Artist: Keisai Eisen (渓斎英泉)

Print: Streetwalker (Tsujigimi - 辻君) from the series
Comparison of Present-day Beauties (Jisei bijin kurabe - 時世美人競)

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Dates: created,1825
Dimensions: 10.25 in,14.25 in,Overall dimensions
Medium: Japanese color woodblock print

Signed: Keisai Eisen ga (渓斎英泉画)
Artist's seal: Sen in circular cartouche
Publisher: Sanoya Kihei
(Marks 446 - seal 25-210)
Censor's seal: kiwame

Related links: Museum of Fine Arts, Boston ; Museum of Fine Arts - Utamaro of a tsujigimi from ca. 1795; National Diet Library - Toyokuni III using the same motif in 1863;

Physical description:

This Eisen print has a precedent/model in a design by Utamaro from ca. 1795. The connections are undeniable. Both women are wearing black robes. Not only are they both images of beautiful women, but both show a woman with a cloth covering their hair. Each of them is holding that cloth by their teeth - a motif rich in sexual symbolism obvious to the late eighteenth and early nineteenth century print buyers.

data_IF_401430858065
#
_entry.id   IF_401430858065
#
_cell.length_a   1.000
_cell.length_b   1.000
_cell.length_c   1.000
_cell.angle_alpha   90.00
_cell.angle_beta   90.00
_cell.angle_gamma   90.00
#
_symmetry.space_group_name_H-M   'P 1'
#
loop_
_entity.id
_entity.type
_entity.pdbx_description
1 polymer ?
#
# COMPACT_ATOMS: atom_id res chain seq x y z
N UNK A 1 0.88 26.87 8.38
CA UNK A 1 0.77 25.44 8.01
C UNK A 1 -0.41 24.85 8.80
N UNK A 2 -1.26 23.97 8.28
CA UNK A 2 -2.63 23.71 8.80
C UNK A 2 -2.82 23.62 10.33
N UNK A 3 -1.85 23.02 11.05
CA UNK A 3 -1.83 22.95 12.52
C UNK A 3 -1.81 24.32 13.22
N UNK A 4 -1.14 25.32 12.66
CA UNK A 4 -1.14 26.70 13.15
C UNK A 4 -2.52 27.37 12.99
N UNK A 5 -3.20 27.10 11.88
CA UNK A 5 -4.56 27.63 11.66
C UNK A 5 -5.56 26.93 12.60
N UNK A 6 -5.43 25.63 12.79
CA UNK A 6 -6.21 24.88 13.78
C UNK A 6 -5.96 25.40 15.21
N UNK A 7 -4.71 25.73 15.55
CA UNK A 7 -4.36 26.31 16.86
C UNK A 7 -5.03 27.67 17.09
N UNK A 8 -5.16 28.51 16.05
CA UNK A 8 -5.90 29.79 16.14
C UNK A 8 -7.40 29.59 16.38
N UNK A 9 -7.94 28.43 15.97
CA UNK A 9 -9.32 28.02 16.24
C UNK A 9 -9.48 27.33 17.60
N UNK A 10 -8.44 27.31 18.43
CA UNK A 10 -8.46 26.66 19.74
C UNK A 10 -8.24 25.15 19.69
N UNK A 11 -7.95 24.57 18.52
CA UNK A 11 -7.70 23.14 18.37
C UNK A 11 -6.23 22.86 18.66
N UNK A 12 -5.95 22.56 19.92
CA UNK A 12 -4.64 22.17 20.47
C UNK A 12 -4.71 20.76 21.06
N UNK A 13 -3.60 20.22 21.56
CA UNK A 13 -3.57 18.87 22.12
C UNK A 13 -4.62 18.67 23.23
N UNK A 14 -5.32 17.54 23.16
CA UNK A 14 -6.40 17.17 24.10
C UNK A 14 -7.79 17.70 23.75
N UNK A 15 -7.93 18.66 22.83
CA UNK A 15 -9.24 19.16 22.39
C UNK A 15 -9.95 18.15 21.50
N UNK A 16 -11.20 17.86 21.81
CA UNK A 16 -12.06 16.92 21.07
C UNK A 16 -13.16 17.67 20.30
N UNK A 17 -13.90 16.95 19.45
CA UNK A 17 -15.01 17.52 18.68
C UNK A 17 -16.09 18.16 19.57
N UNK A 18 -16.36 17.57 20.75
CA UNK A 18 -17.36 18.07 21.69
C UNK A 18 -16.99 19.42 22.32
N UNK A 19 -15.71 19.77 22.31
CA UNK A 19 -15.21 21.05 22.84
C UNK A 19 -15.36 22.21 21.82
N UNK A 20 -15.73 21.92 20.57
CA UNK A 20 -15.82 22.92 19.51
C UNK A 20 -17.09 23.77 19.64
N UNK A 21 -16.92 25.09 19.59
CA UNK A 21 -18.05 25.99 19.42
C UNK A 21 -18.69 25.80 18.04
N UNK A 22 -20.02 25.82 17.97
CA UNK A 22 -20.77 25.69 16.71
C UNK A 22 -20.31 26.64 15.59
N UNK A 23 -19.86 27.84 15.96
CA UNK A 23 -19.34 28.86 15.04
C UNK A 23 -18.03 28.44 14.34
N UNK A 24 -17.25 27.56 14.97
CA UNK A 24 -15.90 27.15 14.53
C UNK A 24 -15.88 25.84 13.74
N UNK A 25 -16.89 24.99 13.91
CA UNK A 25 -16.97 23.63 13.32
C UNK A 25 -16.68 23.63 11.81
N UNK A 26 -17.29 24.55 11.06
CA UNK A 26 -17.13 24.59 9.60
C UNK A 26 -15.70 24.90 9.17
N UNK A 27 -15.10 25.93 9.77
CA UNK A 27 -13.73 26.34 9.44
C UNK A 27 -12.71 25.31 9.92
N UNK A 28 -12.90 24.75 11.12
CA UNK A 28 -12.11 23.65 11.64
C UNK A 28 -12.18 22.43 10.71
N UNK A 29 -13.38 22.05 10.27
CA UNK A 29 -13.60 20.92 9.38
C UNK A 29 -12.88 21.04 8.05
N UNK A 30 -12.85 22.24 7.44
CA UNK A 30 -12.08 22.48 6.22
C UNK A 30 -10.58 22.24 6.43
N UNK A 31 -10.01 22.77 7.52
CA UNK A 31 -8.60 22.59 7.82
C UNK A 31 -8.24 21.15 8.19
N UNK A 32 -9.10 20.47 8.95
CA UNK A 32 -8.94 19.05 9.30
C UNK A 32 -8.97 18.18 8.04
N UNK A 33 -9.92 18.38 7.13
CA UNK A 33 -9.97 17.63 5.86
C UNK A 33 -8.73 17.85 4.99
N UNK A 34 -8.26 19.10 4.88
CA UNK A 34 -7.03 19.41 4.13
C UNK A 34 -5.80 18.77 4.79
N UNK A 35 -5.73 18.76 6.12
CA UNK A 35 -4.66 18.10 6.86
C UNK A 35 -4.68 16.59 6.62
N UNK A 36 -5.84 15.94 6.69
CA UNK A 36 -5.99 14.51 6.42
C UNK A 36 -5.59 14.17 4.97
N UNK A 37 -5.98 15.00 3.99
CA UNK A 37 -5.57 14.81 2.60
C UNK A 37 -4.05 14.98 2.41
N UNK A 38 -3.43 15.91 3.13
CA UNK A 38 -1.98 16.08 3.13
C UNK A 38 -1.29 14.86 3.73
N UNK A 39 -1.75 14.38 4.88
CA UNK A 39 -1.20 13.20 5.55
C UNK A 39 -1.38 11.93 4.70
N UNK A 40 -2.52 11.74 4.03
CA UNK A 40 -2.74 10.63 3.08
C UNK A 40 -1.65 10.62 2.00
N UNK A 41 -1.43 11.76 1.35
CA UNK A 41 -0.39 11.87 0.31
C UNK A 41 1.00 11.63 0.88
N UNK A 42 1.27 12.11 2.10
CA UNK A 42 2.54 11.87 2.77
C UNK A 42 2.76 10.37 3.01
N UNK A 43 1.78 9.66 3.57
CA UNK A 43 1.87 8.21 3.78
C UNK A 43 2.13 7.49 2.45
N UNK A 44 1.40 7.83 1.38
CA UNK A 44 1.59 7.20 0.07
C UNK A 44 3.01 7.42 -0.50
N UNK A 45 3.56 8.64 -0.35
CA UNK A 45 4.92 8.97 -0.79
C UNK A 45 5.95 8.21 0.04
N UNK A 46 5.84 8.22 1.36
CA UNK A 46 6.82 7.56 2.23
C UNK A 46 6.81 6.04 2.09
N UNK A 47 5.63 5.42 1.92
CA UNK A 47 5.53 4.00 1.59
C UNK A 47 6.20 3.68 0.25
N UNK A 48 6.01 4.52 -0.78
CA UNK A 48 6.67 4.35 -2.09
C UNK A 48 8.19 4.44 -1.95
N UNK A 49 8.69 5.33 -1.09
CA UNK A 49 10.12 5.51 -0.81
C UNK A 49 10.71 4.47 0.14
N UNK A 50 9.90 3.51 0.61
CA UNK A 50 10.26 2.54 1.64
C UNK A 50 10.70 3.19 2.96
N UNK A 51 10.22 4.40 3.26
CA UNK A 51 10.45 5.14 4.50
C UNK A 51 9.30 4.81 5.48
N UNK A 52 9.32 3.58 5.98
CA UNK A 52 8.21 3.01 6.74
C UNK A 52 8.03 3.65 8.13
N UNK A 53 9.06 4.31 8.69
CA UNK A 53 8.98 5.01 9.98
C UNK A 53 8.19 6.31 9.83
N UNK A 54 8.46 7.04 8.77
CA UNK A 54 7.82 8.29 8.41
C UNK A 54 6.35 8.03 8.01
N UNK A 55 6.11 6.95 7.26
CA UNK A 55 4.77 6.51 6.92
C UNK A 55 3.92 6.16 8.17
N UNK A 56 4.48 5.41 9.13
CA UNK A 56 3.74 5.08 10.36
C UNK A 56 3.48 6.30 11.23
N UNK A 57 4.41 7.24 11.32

Another connection is in the title and the use of the term 'tsujigimi'. In the catalogue, The Passionate Art of Kitagawa Utamaro by Clark and Asano it says: "Tsuji-gimi (literally 'crossroads girl') or yotaka ('night-hawk') were the pejorative names given in Edo to street-walkers, prostitutes of the lowest level."

Clark goes on to note that the woman in the Utamaro print is too beautiful to be a low-class prostitute. The same could be said for the woman used as a model for the Eisen print shown here.


We know of at least 6 prints from this series. The Museum of Fine Arts in Boston dates their copy of this print to the 1830s, but the 浮世絵師溪斎英泉, 千葉市美術館 (Keisai Eisen: Artist of the Floating World, Chiba City Museum, 2012, pp. 76-77, lists all four from this series shown as from 1825. (JSV)


One other point: Click on the Eisen image and enlarge it so you can see more clearly the design of the woman's obi. It shows butterflies apparently flying over a striped design which hints at flowing water.


There is another copy of this print in the Shimane Art Museum. They date their copy to 1825.